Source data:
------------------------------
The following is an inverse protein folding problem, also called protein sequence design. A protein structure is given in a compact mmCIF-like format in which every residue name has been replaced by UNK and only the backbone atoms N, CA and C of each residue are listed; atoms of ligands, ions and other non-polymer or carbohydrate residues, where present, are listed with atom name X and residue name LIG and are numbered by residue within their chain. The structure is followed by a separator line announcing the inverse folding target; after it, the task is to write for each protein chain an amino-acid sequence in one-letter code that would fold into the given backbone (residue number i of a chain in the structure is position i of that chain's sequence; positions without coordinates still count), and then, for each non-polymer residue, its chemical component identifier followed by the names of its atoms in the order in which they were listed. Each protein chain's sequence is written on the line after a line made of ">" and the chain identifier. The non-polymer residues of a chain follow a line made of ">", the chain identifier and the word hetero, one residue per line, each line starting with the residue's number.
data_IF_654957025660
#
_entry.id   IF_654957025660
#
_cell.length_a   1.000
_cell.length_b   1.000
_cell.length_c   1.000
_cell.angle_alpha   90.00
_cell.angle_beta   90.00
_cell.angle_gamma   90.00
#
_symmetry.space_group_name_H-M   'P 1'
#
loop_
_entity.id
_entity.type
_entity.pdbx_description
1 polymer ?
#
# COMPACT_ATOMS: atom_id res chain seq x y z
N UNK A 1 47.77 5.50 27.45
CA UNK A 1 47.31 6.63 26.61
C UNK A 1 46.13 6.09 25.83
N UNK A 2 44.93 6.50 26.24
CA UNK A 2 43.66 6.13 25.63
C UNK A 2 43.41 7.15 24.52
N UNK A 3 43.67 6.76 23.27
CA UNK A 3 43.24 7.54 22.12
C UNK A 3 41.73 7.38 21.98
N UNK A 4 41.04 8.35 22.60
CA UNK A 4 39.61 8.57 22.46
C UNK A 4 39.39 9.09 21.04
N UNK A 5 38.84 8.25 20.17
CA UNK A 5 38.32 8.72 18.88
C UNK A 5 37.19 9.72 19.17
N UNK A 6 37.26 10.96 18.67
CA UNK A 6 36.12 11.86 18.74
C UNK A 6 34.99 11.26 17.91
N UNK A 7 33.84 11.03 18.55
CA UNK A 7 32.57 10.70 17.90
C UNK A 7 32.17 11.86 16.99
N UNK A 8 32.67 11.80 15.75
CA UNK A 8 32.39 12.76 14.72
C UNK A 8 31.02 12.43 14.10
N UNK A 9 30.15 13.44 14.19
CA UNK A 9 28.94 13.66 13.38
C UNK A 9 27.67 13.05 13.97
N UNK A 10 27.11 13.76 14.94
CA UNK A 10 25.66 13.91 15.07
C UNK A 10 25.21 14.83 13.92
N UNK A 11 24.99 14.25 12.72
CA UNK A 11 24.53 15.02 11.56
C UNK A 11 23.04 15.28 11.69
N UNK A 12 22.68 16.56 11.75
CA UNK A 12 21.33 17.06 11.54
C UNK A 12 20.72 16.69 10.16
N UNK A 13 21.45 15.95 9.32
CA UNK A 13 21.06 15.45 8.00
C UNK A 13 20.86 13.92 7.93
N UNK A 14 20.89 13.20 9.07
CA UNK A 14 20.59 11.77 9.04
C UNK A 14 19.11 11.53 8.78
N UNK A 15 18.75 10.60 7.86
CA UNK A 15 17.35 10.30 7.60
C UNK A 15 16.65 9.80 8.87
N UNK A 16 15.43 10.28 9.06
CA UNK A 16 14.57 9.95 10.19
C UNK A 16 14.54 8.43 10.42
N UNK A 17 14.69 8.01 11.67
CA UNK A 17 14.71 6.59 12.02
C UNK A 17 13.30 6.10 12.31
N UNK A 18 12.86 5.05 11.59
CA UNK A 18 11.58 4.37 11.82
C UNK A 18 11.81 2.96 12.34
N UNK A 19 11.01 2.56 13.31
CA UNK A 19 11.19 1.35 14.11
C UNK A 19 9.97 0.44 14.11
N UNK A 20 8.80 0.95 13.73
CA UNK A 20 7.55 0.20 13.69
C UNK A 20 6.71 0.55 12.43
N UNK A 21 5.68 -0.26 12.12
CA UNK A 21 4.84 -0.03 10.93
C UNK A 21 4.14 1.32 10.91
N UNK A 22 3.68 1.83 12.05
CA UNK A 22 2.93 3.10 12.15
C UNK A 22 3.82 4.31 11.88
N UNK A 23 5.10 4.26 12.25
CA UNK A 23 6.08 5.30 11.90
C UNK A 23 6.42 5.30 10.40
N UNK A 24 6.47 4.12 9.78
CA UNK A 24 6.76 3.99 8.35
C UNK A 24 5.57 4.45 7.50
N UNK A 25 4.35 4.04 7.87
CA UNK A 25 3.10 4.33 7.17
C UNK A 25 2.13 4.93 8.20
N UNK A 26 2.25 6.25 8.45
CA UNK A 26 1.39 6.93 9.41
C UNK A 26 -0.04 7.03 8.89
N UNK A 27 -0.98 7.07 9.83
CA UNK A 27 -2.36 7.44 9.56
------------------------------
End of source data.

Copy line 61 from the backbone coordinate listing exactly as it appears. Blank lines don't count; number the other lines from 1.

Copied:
N UNK A 14 20.89 13.20 9.07